Willka T'ika Children's Fund

The Willka T’ika Children’s Fund, established in 1995, supports the education of Quechua children in remote Andean villages that receive no local, national, or foreign funding. It began when Carol Cumes, founder of Willka T’ika luxury retreat in Peru’s Sacred Valley, first visited the isolated village of Patakancha, at 14,000 feet elevation and a thousand feet above the nearest dirt road. To her amazement, she found two teachers who hitchhiked and walked from the Sacred Valley to Patakancha each week to teach in the village’s dilapidated one-room school. Lacking desks, blackboards, school supplies, and textbooks, the two women improvised, using song and dance to teach reading and writing in Quechua and Spanish, and taking the children outside for math class, using pebbles on the ground.

A few years later, when the dirt road was extended to Patakancha, Carol began bringing her Magical Journey travel groups on day trips to this Andean village far from the tourist routes. Each time, the group brought a few school supplies with them. The participants also began leaving small money donations, which were immediately put to use. The Willka T’ika Children’s Fund was born.

Meanwhile, word spread about the work of these two teachers, and more and more children enrolled in the Patakancha school, some walking for two or three hours across the mountains each morning and evening in order to attend. Donations coming from visitors to Willka T’ika allowed the Willka T’ika Children’s Fund to build the first library in an isolated community. 

When a mountain path passing near Patakancha became a popular tourist route, the school, by now well established, began receiving assistance from other sources. The Willka T’ika Children’s Fund moved on to begin serving schools in other, more isolated high mountain communities that received no funding whatsoever.

The Fund’s operations are inspired by the Andean principle of ayni, loving and caring reciprocity, creating an opportunity for visitors to give and providing support for the children in these remote villages to be educated and thrive. All donations go directly to the schools and their surrounding communities. Operating costs are donated by Willka T’ika. The Fund maintains a policy that every child at the schools it supports is included in all gifts and programs.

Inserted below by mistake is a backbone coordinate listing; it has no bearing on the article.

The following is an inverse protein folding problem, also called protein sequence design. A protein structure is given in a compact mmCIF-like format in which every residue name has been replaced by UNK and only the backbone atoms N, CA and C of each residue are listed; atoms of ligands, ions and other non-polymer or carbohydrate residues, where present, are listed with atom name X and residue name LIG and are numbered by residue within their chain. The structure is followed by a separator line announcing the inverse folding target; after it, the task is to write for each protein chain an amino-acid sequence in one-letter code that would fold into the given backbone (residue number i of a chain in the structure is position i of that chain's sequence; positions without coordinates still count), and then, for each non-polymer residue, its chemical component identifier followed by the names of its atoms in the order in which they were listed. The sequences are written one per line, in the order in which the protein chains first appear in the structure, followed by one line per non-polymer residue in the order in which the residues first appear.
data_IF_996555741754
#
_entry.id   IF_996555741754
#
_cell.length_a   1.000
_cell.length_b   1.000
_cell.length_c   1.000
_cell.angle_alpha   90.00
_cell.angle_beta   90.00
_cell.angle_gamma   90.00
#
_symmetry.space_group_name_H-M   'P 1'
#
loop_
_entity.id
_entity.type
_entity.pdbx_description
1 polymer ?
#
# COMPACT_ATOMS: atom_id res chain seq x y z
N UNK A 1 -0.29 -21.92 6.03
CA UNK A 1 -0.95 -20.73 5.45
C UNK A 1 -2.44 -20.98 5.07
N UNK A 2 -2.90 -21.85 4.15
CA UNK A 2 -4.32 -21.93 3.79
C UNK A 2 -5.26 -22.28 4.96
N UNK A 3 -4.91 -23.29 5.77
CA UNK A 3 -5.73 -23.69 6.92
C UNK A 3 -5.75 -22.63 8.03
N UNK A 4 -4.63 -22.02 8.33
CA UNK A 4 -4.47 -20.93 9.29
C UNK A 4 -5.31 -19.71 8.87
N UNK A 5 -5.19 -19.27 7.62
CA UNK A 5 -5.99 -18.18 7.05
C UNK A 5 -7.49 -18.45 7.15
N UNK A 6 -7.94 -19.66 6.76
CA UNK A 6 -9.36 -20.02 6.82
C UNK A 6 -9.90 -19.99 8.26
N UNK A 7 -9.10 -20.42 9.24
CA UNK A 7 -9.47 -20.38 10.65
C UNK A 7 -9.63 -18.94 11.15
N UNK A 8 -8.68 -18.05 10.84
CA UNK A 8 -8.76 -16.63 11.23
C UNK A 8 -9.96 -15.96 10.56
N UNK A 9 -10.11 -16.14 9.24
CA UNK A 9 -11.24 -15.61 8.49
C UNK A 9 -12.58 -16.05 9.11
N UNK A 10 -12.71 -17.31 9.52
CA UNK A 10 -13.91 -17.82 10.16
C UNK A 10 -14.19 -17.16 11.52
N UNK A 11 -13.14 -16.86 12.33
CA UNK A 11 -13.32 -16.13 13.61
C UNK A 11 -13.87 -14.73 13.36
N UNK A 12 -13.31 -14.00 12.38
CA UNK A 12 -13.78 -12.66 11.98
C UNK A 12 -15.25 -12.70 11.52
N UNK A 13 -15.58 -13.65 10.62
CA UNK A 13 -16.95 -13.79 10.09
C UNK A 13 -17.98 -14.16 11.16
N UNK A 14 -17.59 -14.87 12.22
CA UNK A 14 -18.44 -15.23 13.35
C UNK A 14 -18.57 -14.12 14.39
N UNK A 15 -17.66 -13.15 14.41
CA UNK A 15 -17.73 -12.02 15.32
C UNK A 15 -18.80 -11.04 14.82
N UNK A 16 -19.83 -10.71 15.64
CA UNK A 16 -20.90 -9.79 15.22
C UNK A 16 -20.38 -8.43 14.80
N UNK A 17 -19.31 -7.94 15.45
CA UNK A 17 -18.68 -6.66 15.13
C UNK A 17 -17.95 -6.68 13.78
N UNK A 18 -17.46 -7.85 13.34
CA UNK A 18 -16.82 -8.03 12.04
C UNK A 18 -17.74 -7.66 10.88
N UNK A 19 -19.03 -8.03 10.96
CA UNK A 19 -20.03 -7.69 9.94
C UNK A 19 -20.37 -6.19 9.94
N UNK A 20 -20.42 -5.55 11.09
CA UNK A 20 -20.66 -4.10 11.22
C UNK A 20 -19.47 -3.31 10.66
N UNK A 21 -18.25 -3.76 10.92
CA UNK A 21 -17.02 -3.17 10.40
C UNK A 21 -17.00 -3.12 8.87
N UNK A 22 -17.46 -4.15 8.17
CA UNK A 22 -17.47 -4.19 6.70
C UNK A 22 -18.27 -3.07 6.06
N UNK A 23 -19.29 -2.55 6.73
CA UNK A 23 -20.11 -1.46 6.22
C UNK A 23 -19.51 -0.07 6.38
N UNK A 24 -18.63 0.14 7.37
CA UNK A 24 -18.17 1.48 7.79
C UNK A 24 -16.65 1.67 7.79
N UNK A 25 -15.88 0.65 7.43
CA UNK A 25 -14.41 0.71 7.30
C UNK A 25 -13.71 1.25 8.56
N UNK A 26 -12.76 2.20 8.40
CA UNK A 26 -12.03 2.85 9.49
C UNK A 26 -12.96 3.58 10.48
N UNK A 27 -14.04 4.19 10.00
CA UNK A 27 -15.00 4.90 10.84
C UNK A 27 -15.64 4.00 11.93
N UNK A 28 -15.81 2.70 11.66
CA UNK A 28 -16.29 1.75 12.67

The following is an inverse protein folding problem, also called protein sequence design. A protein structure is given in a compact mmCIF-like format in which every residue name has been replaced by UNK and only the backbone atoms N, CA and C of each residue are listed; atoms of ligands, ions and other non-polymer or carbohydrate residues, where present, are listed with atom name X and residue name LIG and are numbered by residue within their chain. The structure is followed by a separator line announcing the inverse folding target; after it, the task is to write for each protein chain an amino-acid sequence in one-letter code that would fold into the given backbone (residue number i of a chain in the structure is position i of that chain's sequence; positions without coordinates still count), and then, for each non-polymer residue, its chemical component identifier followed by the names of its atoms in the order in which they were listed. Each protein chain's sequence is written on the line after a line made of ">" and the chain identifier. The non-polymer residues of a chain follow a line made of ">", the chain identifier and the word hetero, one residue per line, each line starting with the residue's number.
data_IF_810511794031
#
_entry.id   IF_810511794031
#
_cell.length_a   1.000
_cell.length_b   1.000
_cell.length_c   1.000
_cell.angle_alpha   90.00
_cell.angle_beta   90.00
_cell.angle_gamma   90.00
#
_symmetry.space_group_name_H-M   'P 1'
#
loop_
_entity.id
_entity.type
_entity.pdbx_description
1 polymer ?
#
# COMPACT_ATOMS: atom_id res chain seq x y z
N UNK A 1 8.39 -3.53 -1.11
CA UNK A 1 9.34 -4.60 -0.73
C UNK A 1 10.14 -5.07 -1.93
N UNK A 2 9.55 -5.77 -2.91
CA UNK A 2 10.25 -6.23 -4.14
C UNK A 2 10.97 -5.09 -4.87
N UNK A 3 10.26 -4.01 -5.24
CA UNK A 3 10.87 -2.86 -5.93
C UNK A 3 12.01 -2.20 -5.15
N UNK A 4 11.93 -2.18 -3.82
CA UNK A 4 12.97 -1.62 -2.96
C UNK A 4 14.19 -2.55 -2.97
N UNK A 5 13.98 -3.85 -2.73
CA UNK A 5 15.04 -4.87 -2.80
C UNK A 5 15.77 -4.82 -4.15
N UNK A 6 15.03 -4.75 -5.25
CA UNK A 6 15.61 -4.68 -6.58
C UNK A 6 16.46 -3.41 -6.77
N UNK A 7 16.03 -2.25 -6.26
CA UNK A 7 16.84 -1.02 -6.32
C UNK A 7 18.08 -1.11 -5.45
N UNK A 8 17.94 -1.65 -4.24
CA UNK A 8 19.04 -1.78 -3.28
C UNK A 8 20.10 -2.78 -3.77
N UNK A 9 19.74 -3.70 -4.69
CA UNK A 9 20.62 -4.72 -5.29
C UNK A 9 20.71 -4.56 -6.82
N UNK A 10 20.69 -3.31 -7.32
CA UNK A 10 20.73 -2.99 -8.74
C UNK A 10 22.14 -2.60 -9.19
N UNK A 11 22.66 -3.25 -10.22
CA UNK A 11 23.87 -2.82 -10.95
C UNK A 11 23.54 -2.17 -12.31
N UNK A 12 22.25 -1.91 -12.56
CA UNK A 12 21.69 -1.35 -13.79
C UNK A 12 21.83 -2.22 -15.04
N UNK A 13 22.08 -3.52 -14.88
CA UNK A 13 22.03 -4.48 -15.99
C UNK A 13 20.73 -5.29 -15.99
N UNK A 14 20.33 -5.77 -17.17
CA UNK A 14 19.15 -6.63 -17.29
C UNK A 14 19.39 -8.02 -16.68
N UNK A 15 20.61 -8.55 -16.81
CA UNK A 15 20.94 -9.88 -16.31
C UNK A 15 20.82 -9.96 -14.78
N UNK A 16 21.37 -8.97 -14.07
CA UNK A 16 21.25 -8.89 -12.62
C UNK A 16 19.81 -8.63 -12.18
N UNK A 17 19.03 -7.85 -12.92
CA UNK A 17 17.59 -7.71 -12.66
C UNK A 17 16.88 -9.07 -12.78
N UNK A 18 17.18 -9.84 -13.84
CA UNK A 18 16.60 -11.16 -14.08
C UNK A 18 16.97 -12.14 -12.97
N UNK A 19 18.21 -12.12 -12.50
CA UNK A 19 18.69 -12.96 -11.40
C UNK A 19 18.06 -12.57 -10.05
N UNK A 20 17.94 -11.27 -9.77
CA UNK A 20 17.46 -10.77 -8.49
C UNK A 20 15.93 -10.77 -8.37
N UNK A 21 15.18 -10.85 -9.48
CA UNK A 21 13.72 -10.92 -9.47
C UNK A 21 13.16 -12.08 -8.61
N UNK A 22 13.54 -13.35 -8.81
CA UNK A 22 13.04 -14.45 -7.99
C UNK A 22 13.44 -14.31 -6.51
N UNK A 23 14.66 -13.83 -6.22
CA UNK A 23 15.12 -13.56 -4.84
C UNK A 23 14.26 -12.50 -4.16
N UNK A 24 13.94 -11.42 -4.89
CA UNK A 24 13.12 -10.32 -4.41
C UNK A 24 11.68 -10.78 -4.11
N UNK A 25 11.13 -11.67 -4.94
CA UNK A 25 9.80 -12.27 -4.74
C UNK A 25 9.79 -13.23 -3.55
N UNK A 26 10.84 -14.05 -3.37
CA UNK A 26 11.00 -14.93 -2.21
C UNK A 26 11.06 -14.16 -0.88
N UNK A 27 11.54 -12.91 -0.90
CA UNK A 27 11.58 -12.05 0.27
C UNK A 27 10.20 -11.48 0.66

Currently the Willka T’ika Children’s Fund assists six hundred Quechua children in four schools in communities critically needing assistance. The Fund helps to provide school buildings, libraries, kitchens, multipurpose rooms, books, and school supplies. The Fund also supports mothers in traditional weaving programs, and provides blankets and traditional Andean clothing for children during cold winter months. Emergency medical assistance, clothing, and schools supplies are offered to hundreds of Quechua children each year.

The two smaller schools, at Kkapackmachay and Cochamocco, currently have single mixed classes of all ages. The two larger schools, at Chumpepokes and Huama, now have classrooms fitted with desks for every grade, small but growing libraries, and kitchens that provide hot lunches. Some students have passed national exams and are continuing with high school level classes, and a Young Women’s Academy has been set up for high school girls. These two schools receive limited electricity from the valley below and thus can offer computer classes, like schools in the Sacred Valley. 

The children attending these high mountain schools love to come to school and are eager to make something of their lives. School attendance approaches 100 percent, diminished only when snow blocks the long walk over mountains from home or parents are sick or need help with animals or crops.

In addition to the regular education curriculum, the Fund fosters self-sufficiency training through its School for Life programs, which teach life skills—such as business skills, greenhouse projects, carpentry, ceramic production, and raising guinea pigs for protein—and also encourages the continuation of ancient Andean traditions.